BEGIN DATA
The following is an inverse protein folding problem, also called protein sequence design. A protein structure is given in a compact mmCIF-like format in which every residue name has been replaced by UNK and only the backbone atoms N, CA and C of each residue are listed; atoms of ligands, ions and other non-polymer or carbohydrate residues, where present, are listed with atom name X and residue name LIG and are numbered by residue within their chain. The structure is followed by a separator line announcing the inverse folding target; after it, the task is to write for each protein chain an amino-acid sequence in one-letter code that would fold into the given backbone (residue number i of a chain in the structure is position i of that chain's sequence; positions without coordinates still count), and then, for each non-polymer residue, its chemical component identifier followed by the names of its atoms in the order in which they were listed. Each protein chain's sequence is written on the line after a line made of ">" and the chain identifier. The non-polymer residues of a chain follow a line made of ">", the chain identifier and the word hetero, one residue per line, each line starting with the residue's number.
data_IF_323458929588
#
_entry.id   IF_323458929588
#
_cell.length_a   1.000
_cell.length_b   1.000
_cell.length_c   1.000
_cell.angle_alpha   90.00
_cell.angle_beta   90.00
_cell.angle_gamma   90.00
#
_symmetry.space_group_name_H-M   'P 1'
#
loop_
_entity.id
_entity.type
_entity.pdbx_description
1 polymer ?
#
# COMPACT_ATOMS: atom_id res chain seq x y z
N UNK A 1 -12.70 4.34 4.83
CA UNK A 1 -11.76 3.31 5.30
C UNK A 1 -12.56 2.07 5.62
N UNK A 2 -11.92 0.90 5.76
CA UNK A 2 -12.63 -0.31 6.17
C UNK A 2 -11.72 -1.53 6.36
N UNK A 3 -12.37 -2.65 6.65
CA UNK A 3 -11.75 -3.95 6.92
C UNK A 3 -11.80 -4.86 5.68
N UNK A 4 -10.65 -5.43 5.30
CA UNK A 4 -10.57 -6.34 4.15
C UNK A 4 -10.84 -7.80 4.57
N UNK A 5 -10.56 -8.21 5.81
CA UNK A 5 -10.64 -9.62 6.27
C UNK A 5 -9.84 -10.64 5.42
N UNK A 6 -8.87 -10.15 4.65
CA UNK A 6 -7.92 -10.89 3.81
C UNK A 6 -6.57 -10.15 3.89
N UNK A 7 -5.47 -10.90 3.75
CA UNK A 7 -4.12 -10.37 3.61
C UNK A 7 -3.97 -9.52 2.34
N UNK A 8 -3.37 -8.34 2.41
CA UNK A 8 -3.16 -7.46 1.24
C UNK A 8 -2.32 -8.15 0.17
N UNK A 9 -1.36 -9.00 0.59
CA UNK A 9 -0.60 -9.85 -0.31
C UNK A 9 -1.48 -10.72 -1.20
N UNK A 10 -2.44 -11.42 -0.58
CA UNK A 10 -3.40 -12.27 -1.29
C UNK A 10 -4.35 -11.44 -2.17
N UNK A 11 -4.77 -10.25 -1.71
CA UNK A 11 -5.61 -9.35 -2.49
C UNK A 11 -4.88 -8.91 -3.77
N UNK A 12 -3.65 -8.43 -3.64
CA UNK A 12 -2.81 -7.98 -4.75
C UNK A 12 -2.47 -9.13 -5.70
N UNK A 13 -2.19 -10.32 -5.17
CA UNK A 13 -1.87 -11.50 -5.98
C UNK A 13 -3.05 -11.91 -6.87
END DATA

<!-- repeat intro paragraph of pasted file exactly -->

The following is an inverse protein folding problem, also called protein sequence design. A protein structure is given in a compact mmCIF-like format in which every residue name has been replaced by UNK and only the backbone atoms N, CA and C of each residue are listed; atoms of ligands, ions and other non-polymer or carbohydrate residues, where present, are listed with atom name X and residue name LIG and are numbered by residue within their chain. The structure is followed by a separator line announcing the inverse folding target; after it, the task is to write for each protein chain an amino-acid sequence in one-letter code that would fold into the given backbone (residue number i of a chain in the structure is position i of that chain's sequence; positions without coordinates still count), and then, for each non-polymer residue, its chemical component identifier followed by the names of its atoms in the order in which they were listed. Each protein chain's sequence is written on the line after a line made of ">" and the chain identifier. The non-polymer residues of a chain follow a line made of ">", the chain identifier and the word hetero, one residue per line, each line starting with the residue's number.